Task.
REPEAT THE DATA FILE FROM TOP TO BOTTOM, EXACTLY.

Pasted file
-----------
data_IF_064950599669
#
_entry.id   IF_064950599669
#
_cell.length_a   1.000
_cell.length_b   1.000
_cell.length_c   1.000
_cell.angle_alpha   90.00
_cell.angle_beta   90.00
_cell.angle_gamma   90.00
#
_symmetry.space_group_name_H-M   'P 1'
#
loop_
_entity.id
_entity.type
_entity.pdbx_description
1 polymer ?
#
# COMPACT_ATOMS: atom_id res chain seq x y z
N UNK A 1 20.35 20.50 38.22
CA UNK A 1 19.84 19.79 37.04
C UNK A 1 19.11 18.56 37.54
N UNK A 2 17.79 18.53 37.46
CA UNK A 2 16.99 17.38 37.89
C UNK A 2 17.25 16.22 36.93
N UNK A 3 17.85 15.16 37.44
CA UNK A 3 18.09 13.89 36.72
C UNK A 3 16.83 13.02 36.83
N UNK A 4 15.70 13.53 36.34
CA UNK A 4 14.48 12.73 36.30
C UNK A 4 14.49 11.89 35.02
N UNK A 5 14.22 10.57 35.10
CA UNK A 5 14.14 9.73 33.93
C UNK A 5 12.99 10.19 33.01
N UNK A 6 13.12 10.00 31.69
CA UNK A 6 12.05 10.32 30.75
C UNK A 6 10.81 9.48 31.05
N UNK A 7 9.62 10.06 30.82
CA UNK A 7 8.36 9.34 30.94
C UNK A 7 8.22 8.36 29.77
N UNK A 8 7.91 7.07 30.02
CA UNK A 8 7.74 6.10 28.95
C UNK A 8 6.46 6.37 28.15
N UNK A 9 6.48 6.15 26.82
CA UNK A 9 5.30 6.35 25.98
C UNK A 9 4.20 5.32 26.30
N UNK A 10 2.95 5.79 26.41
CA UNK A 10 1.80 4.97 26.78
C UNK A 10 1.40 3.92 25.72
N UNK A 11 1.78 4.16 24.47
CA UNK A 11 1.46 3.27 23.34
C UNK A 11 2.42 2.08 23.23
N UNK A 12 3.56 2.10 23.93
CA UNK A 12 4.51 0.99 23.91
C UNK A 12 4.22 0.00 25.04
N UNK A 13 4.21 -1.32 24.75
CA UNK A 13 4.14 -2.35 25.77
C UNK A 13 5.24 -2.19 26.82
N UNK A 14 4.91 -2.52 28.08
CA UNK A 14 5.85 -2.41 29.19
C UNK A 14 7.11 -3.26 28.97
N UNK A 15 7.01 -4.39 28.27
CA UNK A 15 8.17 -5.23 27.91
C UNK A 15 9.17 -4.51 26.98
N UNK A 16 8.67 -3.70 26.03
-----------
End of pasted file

data_IF_064950599669
#
_entry.id   IF_064950599669
#
_cell.length_a   1.000
_cell.length_b   1.000
_cell.length_c   1.000
_cell.angle_alpha   90.00
_cell.angle_beta   90.00
_cell.angle_gamma   90.00
#
_symmetry.space_group_name_H-M   'P 1'
#
loop_
_entity.id
_entity.type
_entity.pdbx_description
1 polymer ?
#
# COMPACT_ATOMS: atom_id res chain seq x y z
N UNK A 1 20.35 20.50 38.22
CA UNK A 1 19.84 19.79 37.04
C UNK A 1 19.11 18.56 37.54
N UNK A 2 17.79 18.53 37.46
CA UNK A 2 16.99 17.38 37.89
C UNK A 2 17.25 16.22 36.93
N UNK A 3 17.85 15.16 37.44
CA UNK A 3 18.09 13.89 36.72
C UNK A 3 16.83 13.02 36.83
N UNK A 4 15.70 13.53 36.34
CA UNK A 4 14.48 12.73 36.30
C UNK A 4 14.49 11.89 35.02
N UNK A 5 14.22 10.57 35.10
CA UNK A 5 14.14 9.73 33.93
C UNK A 5 12.99 10.19 33.01
N UNK A 6 13.12 10.00 31.69
CA UNK A 6 12.05 10.32 30.75
C UNK A 6 10.81 9.48 31.05
N UNK A 7 9.62 10.06 30.82
CA UNK A 7 8.36 9.34 30.94
C UNK A 7 8.22 8.36 29.77
N UNK A 8 7.91 7.07 30.02
CA UNK A 8 7.74 6.10 28.95
C UNK A 8 6.46 6.37 28.15
N UNK A 9 6.48 6.15 26.82
CA UNK A 9 5.30 6.35 25.98
C UNK A 9 4.20 5.32 26.30
N UNK A 10 2.95 5.79 26.41
CA UNK A 10 1.80 4.97 26.78
C UNK A 10 1.40 3.92 25.72
N UNK A 11 1.78 4.16 24.47
CA UNK A 11 1.46 3.27 23.34
C UNK A 11 2.42 2.08 23.23
N UNK A 12 3.56 2.10 23.93
CA UNK A 12 4.51 0.99 23.91
C UNK A 12 4.22 0.00 25.04
N UNK A 13 4.21 -1.32 24.75
CA UNK A 13 4.14 -2.35 25.77
C UNK A 13 5.24 -2.19 26.82
N UNK A 14 4.91 -2.52 28.08
CA UNK A 14 5.85 -2.41 29.19
C UNK A 14 7.11 -3.26 28.97
N UNK A 15 7.01 -4.39 28.27
CA UNK A 15 8.17 -5.23 27.91
C UNK A 15 9.17 -4.51 26.98
N UNK A 16 8.67 -3.70 26.03